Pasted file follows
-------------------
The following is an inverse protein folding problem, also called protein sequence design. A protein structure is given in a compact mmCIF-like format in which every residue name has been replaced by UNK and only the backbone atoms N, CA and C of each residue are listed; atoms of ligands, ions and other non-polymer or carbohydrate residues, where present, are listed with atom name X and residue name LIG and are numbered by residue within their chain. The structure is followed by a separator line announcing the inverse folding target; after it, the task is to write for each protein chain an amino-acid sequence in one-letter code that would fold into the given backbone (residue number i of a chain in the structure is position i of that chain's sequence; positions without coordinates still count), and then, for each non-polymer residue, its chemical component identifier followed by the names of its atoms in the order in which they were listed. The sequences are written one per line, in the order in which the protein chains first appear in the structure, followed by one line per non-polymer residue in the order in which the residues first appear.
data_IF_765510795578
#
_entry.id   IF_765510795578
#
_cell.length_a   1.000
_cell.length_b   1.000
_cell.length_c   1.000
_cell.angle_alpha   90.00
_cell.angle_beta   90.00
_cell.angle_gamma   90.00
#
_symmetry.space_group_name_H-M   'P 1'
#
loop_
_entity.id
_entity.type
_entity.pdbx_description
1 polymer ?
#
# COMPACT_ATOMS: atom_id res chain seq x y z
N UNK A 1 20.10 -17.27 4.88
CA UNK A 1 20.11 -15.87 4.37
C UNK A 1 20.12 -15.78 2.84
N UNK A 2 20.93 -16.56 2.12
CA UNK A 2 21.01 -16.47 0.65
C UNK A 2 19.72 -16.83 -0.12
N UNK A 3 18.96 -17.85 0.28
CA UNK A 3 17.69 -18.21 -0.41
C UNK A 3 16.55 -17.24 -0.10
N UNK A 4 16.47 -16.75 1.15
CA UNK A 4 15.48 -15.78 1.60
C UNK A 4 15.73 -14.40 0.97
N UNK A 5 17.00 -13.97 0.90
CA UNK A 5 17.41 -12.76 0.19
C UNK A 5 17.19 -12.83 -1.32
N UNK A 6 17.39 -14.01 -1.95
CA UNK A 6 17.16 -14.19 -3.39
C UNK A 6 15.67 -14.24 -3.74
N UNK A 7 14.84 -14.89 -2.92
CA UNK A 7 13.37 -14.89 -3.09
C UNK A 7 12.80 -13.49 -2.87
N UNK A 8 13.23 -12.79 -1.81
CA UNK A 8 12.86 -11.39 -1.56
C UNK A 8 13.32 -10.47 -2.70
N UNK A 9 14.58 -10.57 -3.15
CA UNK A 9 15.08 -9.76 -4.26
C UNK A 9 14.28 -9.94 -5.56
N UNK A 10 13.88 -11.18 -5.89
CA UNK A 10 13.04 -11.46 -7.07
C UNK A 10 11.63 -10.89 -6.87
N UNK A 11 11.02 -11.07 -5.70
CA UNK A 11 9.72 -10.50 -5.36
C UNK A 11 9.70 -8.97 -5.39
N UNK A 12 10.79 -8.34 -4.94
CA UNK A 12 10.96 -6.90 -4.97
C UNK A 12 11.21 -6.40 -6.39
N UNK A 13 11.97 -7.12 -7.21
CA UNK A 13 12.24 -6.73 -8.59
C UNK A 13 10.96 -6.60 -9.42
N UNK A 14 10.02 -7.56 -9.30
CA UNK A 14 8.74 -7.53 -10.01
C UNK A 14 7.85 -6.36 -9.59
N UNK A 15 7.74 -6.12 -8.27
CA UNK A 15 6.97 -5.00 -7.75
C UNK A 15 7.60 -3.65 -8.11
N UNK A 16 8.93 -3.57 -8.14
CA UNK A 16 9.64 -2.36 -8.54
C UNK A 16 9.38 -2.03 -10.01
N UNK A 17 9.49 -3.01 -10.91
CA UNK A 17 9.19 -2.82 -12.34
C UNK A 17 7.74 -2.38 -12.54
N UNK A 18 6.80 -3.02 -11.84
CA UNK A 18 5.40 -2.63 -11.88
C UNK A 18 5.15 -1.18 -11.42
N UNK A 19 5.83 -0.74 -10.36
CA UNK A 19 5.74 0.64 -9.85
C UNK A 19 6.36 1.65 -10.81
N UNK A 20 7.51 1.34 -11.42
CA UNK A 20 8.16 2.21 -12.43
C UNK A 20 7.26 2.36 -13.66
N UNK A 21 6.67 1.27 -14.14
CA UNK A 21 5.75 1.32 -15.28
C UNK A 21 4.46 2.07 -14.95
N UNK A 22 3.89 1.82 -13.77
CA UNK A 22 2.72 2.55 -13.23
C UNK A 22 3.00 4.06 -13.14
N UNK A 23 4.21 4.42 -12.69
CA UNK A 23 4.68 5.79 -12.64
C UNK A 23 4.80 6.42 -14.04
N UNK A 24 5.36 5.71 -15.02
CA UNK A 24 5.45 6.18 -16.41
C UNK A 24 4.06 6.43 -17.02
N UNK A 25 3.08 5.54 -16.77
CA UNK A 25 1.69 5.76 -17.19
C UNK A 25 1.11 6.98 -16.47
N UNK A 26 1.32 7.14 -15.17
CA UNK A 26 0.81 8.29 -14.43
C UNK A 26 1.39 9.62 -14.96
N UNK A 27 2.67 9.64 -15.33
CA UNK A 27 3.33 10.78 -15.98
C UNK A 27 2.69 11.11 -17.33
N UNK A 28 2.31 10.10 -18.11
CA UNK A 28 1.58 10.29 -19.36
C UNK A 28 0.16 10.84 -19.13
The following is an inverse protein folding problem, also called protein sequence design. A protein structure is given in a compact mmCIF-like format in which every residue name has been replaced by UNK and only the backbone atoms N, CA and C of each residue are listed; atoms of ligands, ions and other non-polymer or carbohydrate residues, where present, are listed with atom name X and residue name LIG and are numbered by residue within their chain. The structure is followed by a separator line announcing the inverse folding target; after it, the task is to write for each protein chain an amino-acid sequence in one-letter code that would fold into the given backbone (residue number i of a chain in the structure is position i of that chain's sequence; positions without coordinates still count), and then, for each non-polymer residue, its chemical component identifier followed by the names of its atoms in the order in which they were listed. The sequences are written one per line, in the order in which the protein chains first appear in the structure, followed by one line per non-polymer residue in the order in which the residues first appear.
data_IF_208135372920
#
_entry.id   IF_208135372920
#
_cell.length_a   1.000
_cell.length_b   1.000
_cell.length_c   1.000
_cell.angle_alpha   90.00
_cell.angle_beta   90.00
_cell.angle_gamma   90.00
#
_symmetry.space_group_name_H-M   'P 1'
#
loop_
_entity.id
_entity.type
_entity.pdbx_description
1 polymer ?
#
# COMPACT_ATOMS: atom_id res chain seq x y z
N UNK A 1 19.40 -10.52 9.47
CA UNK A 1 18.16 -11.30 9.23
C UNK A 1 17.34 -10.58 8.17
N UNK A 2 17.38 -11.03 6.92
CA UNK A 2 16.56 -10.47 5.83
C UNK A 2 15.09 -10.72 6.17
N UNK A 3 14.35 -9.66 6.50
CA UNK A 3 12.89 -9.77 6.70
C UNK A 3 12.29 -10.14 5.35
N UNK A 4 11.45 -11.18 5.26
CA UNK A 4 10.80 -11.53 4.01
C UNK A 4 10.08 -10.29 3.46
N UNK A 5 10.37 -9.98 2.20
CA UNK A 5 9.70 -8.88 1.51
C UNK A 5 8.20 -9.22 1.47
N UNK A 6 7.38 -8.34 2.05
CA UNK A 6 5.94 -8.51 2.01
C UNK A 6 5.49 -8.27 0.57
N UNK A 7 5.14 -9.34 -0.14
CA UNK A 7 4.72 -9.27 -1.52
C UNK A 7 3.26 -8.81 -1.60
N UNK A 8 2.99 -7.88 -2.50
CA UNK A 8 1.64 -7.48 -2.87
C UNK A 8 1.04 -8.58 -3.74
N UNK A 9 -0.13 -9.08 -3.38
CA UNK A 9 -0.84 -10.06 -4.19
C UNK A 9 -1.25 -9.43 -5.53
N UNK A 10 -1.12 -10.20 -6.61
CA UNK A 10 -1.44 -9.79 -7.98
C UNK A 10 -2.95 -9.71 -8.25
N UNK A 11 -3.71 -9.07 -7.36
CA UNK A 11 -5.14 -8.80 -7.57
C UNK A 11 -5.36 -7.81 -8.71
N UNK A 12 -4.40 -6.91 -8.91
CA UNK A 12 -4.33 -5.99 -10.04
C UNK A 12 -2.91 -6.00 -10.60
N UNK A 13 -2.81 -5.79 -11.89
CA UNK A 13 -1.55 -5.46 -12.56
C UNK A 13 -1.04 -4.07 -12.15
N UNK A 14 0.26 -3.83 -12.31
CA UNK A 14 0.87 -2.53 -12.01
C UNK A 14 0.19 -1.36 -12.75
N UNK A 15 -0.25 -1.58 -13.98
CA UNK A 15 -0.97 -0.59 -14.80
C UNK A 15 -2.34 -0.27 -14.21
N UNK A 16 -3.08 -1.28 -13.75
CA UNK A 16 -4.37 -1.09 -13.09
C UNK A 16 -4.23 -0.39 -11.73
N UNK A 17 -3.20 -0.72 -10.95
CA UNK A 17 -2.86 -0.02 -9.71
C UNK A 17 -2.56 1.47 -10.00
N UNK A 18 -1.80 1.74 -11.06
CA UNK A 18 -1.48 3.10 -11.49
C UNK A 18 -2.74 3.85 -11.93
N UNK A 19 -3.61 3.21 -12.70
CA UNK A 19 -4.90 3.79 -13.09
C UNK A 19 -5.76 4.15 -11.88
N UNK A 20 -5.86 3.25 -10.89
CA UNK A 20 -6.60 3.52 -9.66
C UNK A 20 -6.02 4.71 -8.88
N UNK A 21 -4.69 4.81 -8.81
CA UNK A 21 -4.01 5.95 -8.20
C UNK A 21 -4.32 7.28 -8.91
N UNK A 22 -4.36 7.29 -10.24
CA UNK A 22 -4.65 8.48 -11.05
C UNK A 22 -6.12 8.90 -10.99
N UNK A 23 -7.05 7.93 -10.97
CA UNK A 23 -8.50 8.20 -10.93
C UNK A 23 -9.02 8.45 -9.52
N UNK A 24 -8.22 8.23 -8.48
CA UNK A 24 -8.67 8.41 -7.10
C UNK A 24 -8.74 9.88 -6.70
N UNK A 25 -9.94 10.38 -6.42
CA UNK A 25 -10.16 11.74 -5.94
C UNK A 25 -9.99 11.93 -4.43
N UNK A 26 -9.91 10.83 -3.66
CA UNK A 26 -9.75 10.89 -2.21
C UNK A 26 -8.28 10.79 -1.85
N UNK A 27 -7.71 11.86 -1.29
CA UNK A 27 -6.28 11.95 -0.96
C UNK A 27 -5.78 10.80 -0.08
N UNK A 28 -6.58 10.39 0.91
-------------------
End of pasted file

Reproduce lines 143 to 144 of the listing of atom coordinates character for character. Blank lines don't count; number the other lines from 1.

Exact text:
CA UNK A 6 5.94 -8.51 2.01
C UNK A 6 5.49 -8.27 0.57